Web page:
“Men occasionally stumble over the truth, but most of them pick themselves up and hurry off as if nothing happened.” — Winston Churchill
Writing Your Truths
One of the challenges of memoir writing is to write the truth. We can get caught up in doubting our truth—wondering if we are correct; what are the “real” facts? What do other people in the family or at the same event say the truth is? Who is right?
A memoir writer is the author of his or her own truth. We can only write about our version of reality, our single experience. Most people I know do not need or want to distort truths for attention or to shock. The memoir writers I meet are too concerned with an “accurate” version of the truth, caught up in hearing more of the inner critic instead of feeling free to write the stories they want to write, the stories that are whispering in their hearts.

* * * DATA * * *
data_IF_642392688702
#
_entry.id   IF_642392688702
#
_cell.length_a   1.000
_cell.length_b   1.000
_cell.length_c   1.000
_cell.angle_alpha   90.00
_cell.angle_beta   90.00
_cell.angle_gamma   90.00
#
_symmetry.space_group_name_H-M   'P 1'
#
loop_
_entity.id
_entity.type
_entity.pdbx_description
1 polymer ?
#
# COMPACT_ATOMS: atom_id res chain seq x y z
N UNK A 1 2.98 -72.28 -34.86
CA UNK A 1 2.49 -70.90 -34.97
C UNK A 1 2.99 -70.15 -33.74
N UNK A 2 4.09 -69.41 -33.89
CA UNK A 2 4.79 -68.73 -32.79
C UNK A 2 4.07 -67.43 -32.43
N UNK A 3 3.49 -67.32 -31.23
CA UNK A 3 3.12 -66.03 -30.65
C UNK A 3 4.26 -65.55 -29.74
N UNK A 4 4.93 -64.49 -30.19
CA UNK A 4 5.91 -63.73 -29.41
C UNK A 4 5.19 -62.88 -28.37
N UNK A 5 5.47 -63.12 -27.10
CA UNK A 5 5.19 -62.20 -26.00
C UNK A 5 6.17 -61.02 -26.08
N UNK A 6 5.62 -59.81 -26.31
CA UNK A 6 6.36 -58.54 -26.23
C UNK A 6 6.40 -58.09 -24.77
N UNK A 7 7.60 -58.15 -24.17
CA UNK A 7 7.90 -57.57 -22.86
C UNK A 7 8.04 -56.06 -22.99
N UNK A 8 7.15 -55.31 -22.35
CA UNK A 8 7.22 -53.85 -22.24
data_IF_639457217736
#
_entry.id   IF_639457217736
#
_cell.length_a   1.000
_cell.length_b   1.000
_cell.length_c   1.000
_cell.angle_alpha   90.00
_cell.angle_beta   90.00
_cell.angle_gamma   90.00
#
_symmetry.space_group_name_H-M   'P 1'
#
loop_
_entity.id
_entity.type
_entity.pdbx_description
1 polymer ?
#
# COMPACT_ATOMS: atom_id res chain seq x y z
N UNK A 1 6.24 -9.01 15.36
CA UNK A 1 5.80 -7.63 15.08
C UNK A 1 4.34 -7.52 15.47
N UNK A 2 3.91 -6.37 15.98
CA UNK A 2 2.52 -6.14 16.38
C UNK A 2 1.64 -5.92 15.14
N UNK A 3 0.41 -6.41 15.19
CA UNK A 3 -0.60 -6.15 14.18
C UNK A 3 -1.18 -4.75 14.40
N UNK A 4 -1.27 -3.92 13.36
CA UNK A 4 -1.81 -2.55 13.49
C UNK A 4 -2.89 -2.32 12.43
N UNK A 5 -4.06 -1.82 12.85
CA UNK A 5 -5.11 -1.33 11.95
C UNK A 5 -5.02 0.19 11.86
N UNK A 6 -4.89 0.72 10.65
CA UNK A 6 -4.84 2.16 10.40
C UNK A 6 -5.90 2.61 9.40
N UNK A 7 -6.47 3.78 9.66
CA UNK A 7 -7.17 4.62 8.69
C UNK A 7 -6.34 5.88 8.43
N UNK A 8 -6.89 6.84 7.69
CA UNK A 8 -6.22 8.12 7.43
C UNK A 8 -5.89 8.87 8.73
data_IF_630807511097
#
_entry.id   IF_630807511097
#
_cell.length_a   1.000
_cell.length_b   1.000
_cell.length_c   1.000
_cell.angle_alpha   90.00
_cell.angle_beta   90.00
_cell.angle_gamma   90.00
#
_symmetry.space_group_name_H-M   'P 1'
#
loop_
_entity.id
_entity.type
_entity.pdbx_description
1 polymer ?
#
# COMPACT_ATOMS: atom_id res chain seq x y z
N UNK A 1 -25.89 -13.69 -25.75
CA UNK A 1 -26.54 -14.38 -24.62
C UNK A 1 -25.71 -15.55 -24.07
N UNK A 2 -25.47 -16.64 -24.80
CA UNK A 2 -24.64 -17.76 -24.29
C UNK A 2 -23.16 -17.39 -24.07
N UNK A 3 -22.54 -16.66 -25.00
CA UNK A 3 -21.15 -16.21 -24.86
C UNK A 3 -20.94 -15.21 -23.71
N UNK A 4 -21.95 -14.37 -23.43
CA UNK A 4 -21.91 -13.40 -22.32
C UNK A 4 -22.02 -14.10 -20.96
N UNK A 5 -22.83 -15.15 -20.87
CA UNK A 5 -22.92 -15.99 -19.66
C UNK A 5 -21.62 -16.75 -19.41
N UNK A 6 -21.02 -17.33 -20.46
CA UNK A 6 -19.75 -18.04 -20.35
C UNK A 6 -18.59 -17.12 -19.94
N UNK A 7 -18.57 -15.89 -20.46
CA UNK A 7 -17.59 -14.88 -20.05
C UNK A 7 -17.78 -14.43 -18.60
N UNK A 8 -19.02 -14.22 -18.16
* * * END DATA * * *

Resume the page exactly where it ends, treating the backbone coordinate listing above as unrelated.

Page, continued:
Since memoir writing is a process, it is important to sort through the things that get in your way and create room for you to freely write your stories. Writing through some of your questions and blocks will help you to proceed to write with more freedom of expression.
- How do you define truth in memoir writing?
- Write a story that your family would approve of, but which you feel is not the best representation of the truth.
- What parts of your story do you feel you need to change, and why?
- What image or persona of yourself at a certain age do you most identify with, and why?
- What story about yourself would you never tell, except perhaps to your memoir group?